Halfway to His Own Thesis

A Review of Five Smooth Stones for Pastoral Work

April 12, 2014Filed under Theology#book reviews#m. div.#sebtsMarkdown source

The following was written in partial fulfillment of the requirements of Dr. Heath Thomas's Old Testament Introduction II class at Southeastern Baptist Theological Seminary.


Five Smooth Stones for Pastoral Work, by Eugene H. Peterson. Grand Rapids: Eerdmans, 1980. 241 pp. $20.

Overview

In Five Smooth Stones for Pastoral Work, Eugene Peterson advocates for a biblically grounded rather than psychologically-driven approach to pastoral work. He argues that the idea that pastors must first of all be up to date and current has things precisely backwards: the pastor’s responsibility is to lead his congregation back to timeless realities, not into the hippest fads of the day. He suggests that the Megilloth, the “five scrolls” of Songs of Songs, Ruth, Lamentations, Ecclesiastes, and Esther, have particular lessons to teach pastors as they seek to bring “what is essential in the human condition, not what is accicental” (p. 2) down into the “idiosyncrasies of the local and the personal” (p. 5). A failure either to hold fast to the eternal word and will of God, or to bring it home to those to whom the pastor ministers, will leave the people without what they most deeply need: a shepherd through the vagaries and trials of life.

Peterson provides a substantial introduction to the book (some ten percent or so of the book’s text), in which he traces out his thesis in detail. He then divides the rest of the book into five discussions of pastoral work, grounding each in one of those “five scrolls.” In each, Peterson interacts with the psychologizing tendency of the present day, the history of the interpretation of the Biblical book in question, and how pastors might learn from and apply the lessons of the book to their own work in their own congregations. For Peterson, Song of Songs is a model for directing God’s people into richer prayer, Ruth is a picture of situating individual stories in the context of salvific history, Lamentations is a guide to walking with people through their suffering, Ecclesiastes is a help in rejecting false religion in place of the fear of God, and Esther is a pointer to the essentially communal nature of the people of God.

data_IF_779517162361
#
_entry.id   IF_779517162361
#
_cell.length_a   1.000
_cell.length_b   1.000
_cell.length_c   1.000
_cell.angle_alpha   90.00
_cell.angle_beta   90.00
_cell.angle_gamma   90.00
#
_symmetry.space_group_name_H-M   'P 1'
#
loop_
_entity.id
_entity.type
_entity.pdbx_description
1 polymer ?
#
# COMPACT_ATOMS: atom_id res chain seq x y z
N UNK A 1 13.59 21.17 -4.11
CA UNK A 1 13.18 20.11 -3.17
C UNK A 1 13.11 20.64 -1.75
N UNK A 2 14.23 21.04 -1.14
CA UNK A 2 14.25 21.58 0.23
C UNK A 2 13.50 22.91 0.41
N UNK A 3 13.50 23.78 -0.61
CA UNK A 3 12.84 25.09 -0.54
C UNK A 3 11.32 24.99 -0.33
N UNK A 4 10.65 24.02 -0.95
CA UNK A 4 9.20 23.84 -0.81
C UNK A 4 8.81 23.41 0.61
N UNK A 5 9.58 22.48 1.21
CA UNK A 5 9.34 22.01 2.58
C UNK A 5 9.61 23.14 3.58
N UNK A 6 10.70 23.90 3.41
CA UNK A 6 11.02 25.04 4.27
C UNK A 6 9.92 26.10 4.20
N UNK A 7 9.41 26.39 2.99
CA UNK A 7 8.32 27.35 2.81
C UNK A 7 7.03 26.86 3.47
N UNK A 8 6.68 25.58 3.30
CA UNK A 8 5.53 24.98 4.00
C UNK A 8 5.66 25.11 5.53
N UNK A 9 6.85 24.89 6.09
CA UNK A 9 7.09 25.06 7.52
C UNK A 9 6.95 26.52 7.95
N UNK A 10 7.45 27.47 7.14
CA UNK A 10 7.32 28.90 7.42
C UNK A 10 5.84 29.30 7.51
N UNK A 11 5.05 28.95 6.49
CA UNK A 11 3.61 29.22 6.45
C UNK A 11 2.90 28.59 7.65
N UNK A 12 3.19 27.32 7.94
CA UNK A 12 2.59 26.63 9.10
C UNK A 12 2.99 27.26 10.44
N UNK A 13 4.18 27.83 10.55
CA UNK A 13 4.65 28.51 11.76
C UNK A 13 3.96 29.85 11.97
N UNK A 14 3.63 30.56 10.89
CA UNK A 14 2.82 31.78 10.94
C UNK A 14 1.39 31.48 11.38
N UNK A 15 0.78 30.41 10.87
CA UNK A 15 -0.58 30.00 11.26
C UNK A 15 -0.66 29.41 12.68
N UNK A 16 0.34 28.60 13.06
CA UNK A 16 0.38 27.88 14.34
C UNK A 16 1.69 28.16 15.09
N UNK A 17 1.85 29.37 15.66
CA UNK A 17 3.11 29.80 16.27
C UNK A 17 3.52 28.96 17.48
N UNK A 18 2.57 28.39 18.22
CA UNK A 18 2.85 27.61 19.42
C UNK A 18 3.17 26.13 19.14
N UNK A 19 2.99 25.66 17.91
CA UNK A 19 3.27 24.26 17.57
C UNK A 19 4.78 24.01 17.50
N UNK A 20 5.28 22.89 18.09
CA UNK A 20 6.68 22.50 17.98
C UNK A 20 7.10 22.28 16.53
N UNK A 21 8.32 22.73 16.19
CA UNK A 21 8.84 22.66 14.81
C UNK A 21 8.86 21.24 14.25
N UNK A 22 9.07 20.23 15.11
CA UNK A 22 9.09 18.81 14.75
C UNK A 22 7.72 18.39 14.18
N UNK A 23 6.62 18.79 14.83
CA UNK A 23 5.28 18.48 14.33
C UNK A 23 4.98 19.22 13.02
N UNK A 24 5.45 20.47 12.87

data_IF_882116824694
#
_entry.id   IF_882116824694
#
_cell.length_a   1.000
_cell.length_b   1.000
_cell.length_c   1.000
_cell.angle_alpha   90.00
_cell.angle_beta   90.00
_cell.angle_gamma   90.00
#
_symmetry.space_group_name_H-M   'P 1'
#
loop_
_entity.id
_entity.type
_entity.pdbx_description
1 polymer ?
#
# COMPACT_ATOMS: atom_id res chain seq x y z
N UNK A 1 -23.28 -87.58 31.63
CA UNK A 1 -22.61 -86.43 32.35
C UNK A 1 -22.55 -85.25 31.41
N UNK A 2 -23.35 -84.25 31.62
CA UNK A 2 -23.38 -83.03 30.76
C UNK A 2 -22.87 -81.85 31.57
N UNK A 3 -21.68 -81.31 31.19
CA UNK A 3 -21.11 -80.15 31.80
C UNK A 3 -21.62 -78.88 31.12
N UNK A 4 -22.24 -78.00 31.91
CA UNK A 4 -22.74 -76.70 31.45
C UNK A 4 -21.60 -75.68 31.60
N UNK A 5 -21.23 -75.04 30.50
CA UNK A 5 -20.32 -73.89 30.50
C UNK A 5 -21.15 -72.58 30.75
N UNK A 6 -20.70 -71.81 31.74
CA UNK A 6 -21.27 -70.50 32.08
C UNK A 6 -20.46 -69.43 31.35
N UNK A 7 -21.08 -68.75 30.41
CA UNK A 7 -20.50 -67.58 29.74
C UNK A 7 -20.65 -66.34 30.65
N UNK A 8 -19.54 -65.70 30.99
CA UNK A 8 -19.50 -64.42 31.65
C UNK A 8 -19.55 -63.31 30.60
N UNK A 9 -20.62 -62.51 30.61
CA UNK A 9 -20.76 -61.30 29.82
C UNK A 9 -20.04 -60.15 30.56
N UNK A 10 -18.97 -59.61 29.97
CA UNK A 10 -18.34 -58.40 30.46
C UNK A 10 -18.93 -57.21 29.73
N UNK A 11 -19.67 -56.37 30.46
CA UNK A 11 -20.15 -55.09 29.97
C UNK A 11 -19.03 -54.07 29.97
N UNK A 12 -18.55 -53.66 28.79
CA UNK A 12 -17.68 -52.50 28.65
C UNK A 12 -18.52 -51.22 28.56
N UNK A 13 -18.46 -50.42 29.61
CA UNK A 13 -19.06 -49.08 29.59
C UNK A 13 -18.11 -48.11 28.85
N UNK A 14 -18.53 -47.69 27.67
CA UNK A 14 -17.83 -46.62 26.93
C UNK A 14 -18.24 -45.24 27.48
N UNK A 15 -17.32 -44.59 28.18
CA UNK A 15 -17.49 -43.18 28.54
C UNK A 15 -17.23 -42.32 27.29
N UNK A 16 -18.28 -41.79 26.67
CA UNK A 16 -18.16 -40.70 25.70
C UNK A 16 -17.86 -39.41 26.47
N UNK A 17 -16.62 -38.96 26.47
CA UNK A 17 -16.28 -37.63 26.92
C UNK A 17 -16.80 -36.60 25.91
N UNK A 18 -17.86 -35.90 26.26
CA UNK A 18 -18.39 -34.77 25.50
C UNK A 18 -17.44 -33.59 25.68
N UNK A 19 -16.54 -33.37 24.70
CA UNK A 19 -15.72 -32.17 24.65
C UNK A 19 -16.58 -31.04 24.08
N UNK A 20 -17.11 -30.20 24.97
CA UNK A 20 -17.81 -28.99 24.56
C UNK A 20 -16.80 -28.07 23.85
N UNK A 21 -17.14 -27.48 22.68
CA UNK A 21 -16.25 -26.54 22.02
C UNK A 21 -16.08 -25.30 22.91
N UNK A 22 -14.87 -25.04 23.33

Analysis

Curiously, the most significant problem with the book might at first appear to be one of its great strengths. Peteron’s skill as a writer is such that he can sometimes carry the reader along by sheer rhetorical effect—but this is in some sense a result antithetical to the purpose of the text. In a text explicitly and self-consciously aiming to point pastors away from technique and the tendency to mistake emotion for changed lives, the contrast with what Peterson actually does in large swaths of the book is striking and unfortunate. There are too many places where Peterson relies on the emotional impact of his words rather than on the text itself. Nearly the whole chapter on Esther falls into this trap, as do large swaths of the chapters on Ecclesiastes.